Republican supervisor candidates share stage

Larry Micari elaborates on his plan to combat homelessness in District 1 with an audience member. Alexandra Feller/Valley Voice

Republican candidates running for Tulare County Supervisor Districts 1 and 3 attended the Visalia Republican’s Women Federated candidate forum at the Visalia Country Club January 9 to share information about their campaigns.

Members of the audience were invited to write their questions down on note cards. The moderator chose five questions and gave each candidate two minutes to answer them.

Before answering the questions, each candidate gave a two-minute introduction. Brad Maaske, candidate for District 3 said, “I hadn’t planned to run for this office, but here I am in the last quarter of my life ready to give back to my community.”

Tulare County Supervisor Amy Shuklian, District 3 incumbent, was not invited to participate because she is registered as no party preference.

From District 1, Robyn Stearns, the former Mayor of Exeter said, “I pay attention, I don’t let things fall through the cracks. I know that we can do better in our county, and that is one of the reasons I want to do it.”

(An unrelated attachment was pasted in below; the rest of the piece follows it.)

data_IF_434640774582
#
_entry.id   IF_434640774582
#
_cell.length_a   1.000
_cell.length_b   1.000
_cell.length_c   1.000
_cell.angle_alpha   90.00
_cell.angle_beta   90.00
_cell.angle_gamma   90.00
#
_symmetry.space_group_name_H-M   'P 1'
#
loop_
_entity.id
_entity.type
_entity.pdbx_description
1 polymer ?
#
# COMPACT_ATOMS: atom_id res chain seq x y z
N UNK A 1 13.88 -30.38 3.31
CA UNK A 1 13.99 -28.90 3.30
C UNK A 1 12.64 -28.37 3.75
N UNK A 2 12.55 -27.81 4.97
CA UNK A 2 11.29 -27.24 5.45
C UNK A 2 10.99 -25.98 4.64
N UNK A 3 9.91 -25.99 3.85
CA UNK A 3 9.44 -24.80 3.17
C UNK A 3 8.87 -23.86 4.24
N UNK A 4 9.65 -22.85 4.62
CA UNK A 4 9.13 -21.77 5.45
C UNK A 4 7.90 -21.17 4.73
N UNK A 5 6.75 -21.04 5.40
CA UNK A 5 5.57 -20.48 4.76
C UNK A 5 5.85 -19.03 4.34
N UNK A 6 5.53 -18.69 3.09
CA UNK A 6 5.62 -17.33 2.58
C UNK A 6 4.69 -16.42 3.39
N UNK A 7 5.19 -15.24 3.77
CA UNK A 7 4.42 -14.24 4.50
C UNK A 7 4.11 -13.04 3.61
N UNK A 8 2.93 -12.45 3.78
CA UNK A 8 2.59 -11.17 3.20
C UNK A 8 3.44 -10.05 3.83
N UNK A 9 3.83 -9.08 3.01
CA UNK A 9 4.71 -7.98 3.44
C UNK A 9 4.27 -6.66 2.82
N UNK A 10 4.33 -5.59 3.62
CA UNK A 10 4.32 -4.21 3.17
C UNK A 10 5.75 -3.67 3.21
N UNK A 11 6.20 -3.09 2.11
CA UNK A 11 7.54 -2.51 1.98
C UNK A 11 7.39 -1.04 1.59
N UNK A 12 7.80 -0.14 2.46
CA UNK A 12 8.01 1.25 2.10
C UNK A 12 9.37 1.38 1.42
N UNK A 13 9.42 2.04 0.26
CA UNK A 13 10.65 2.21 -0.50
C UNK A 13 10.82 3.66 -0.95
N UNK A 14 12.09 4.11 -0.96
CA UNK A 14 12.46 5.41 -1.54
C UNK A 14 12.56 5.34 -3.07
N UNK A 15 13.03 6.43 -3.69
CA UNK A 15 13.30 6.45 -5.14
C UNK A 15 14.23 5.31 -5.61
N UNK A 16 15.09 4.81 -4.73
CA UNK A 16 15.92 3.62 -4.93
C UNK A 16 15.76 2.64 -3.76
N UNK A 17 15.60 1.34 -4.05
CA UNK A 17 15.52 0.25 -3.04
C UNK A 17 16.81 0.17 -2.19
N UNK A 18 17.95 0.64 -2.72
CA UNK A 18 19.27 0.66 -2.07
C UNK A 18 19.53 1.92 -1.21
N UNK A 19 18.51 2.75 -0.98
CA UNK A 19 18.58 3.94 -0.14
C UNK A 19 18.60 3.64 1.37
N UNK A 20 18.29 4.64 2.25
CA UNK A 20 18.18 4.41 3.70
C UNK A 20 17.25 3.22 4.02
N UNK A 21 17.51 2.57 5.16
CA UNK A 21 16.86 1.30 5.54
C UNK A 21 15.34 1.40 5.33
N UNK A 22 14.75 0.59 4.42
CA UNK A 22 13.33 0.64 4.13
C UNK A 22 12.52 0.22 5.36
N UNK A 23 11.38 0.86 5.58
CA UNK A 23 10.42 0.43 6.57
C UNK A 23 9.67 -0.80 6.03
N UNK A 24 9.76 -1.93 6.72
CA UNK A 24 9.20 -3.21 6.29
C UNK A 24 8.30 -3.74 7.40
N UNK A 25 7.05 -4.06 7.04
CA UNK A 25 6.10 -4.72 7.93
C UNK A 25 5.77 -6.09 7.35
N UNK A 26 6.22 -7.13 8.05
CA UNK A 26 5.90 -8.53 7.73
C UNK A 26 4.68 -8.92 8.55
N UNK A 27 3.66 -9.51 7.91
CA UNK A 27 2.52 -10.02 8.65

Having served the public with the Tulare County Sheriff for 33 years, candidate Larry Micari believes in action. “And that’s what we need to do, we need to provide action. The bottom line is we need to provide services for our local communities.”

Speaking last was Tulare County Supervisor District 1 incumbent Kuyler Crocker. Crocker believes that it is important to keep a first-hand agricultural perspective on the board of supervisors. “Over the past three years we’ve made a lot of progress on working on different things that are a priority for me such as water jobs and public safety.”

During the forum, homelessness, water, and the degradation of city infrastructures became glaringly important as many of the questions were focused upon those issues.

Maaske has campaigned on his plan to solve Visalia’s homeless crisis.

“What we haven’t done yet is offered a low-barrier homeless camp,” Maaske said.

Low-barrier homeless shelters have minimal requirements for entry and provide mental health services, substance abuse and job readiness programs.

“My plan is so good, that Governor Newsom did an executive plan just yesterday and said that the state of California has to start doing that, making lands available for them to camp,” Maaske said. “He’s going to make portable trailers available, so you can have medical out there, they’re going to make grants available.”